Monday, December 10, 2007

An End to Sagging?

At least in the Atlanta Public School System. According to reports, the Atlanta Public School Board is going to ban sagging pants. This is a noble idea, however, it will be interesting to see how they can enforce the ban. Unless they have strong parental support, they will have a daily fight on their hands. Can't wait for the development of this one.

Decline of AA Theology 3

Whether we realize it or not, our anthropology (our understanding of the nature and conduct of humanity) says alot about our overall theology and understanding about God. A biblical understanding of human nature is usually grounded in a biblical understanding of God. When our doctrine of God goes into decline, so too does our doctrine of humanity. Thabiti does an excellent job in setting forth the decline of African-American theology in the area of anthropology. Early African-American writers and theologians expressed an undeniably biblical doctrine of humanity. Here are some quotes that demonstrate this point:

Jupiter Hammon (1711-1806): In the Bible, we are told what man is. That he was first made holy, in the image of God, that he fell from that state of holiness and became an enemy to God, and that since the fall, all imaginations of the thoughts of his heart are evil, and only evil and that continually. That the carnal mind is not subject to the law of God neither indeed can be. And that all mankind was under the wrath and curse of God and must have been forever miserable if they had been left to suffer what their sins deserve.

This was to demonstrat that all humanity (black and white) were under sin and in the same spiritual condition of needing Savior. It also became the foundation for biblical and theological arguments for freedom. In quoting Lemuel Haynes, Thabiti writes:

However, resident in all people despite the Fall was "an innate principle, which is unmoveably placed in the human Species." That innate principle was "Liberty and freedom," which Haynes styled as "a Jewel which was handed Down to man from the cabinet of heaven...Coaeval [sic] with his Existance [sic]" and proceeding "from the Supreme Legislature of the universe." Man's equality with man was evident in the universal impulse toward freedom written by God into the very nature of man and the laws of nature. Efforts to deny this impulse were futile attempts to deny one's self in the case of the bondsman or to usurp the prerogative of God in the case of the enslaver.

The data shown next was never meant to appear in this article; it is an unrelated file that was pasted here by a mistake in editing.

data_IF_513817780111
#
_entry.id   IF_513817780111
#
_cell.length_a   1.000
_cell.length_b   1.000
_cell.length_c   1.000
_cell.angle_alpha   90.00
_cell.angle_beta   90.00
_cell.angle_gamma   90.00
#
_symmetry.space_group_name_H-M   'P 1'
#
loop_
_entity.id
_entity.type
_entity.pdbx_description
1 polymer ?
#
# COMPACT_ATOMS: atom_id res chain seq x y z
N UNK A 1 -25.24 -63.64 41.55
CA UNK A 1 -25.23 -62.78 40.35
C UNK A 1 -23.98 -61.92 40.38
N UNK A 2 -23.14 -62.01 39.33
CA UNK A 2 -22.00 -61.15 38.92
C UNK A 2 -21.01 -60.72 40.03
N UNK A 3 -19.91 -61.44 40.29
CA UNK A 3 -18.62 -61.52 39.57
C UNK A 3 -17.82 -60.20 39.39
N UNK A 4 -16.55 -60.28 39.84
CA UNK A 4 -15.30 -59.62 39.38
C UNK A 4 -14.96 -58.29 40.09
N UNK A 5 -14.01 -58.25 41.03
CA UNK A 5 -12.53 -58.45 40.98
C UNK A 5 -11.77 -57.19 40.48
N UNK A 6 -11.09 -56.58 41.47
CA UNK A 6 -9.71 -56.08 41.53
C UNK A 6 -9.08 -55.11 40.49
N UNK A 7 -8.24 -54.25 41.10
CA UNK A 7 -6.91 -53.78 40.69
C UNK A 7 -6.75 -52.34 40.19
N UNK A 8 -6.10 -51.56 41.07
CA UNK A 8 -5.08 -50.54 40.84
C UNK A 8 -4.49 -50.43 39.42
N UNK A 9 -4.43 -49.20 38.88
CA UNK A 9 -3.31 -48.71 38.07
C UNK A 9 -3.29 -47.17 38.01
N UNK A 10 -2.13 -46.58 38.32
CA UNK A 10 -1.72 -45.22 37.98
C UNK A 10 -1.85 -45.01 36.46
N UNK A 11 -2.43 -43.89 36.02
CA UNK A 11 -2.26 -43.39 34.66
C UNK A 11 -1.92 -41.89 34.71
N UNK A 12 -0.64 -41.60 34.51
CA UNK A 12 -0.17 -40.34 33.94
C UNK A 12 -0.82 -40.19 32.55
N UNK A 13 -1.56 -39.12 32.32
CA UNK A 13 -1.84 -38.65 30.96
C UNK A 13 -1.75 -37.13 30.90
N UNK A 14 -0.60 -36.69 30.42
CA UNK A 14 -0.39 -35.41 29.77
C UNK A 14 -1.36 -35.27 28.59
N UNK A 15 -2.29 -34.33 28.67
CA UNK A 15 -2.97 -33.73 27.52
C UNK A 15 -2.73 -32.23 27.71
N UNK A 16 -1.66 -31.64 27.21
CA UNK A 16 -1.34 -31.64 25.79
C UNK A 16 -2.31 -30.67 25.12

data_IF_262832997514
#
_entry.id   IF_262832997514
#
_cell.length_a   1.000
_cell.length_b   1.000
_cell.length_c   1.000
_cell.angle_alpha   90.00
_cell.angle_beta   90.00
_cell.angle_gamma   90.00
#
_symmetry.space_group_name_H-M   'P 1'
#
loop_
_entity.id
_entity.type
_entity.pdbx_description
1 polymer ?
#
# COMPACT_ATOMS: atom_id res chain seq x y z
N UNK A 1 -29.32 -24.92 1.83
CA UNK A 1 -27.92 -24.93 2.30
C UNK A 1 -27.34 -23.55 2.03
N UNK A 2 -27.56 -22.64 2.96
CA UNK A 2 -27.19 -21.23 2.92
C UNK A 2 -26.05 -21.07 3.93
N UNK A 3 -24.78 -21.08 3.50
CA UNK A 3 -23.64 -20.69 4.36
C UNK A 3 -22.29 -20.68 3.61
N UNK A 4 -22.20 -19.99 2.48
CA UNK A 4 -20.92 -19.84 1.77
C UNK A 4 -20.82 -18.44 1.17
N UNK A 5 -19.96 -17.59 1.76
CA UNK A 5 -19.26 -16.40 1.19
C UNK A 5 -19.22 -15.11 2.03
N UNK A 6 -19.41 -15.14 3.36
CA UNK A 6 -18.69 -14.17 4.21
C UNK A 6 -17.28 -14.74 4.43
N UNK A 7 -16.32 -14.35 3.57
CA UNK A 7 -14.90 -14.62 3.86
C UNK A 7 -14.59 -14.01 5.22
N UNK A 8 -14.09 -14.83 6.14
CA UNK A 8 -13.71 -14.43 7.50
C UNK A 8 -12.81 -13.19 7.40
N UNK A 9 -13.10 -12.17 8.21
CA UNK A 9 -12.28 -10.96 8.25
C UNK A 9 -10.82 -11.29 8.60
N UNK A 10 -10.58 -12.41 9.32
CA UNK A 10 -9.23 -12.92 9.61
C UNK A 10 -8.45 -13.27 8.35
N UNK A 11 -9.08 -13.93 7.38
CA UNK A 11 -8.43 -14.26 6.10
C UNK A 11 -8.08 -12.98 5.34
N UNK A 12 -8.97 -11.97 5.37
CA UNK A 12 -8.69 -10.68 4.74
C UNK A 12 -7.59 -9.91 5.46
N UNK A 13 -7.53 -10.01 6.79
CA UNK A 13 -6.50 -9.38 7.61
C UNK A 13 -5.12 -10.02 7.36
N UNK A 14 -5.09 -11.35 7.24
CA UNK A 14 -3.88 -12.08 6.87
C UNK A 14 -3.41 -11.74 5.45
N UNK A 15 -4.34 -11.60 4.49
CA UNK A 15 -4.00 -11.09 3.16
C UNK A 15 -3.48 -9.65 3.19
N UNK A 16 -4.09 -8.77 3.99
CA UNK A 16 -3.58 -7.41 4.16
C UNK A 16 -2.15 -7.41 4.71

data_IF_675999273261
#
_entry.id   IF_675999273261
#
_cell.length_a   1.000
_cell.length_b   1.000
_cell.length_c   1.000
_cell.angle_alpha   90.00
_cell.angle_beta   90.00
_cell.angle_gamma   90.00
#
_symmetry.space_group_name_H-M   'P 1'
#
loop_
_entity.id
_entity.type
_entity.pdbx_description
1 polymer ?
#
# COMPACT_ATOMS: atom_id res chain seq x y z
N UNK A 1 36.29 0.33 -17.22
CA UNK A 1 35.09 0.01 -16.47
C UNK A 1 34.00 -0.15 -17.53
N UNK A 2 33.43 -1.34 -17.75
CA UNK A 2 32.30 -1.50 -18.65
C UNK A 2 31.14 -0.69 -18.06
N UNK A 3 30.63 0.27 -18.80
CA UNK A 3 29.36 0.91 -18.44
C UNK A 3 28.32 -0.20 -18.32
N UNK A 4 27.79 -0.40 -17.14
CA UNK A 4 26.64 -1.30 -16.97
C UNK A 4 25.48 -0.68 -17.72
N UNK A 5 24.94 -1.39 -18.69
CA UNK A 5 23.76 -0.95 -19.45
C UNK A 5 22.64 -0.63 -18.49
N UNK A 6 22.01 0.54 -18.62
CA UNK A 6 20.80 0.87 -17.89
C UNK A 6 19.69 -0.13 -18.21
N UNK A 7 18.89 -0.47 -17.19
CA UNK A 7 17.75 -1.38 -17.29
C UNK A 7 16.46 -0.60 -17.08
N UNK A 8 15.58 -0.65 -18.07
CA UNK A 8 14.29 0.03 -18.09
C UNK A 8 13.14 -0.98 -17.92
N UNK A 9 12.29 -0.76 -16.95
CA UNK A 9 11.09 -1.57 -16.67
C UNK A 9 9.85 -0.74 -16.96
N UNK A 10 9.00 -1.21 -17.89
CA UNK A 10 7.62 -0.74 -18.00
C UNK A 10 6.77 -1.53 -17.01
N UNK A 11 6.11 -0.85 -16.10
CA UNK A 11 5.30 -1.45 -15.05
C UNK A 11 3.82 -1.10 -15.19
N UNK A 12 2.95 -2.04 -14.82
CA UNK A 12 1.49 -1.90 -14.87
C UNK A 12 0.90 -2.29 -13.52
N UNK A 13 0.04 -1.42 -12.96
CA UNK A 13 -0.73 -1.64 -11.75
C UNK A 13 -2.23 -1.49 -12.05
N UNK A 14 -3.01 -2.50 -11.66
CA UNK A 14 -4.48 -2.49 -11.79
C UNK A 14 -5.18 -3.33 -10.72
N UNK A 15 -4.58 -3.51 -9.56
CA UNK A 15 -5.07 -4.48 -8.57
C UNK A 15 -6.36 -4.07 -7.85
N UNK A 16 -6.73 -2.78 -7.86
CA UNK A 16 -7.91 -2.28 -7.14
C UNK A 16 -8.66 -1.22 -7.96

In a word, "Awesome!"

Friday, December 07, 2007

Culture Clash 2

The second post in this discussion is now available at CRC. Our brother, Kevin Smith has chimed in. I hear rumblings that more is to come as the discussion deepens. Go check it out!

Thursday, December 06, 2007

Decline of AA Theology II

Here is an excellent quote from (as Mark Noll says) Rev. Anyabwile:

The earliest black Christians maintained a tendency toward a Reformed or orthodox view of God as sovereign Ruler of all events. African-Americans built this understanding upon the teachings of Scripture and aligned it with the historic definitions of Christianity. A high view of God's sovereignty allowed early black Christians, despite the horrors of slavery, to trust that God had the necessary power to deliver them from oppression and that he would ultimately do so. Any perceived contradictions between this doctrine of God and the evil afflicting black people were resolved in the character of God. Such a belief implied at least two conclusions. First, these saints concluded that the events of their lives remained in the sovereign control of God. And second, they concluded that the proper response before the ineffable wisdom and providence of God was humility and faith. Both resolutions stirred more faith in God (p. 97).

Wednesday, December 05, 2007

Megachurches, Megaphones

Our brother Eric Redmond has an excellent article on the growth of the predominantly Black megachurch and the simultaneous lack of theological integrity in these churches. Eric is an excellent writer. I have read many things from him, and I can't wait for the publication of a book by him that I hope is not too long in coming. I read a pre-publication manuscript of it and I must say that we will all be greatly edified once it is in publication. Hopefully it is soon and very soon. Until then, read this article on Megachurches, Megaphones.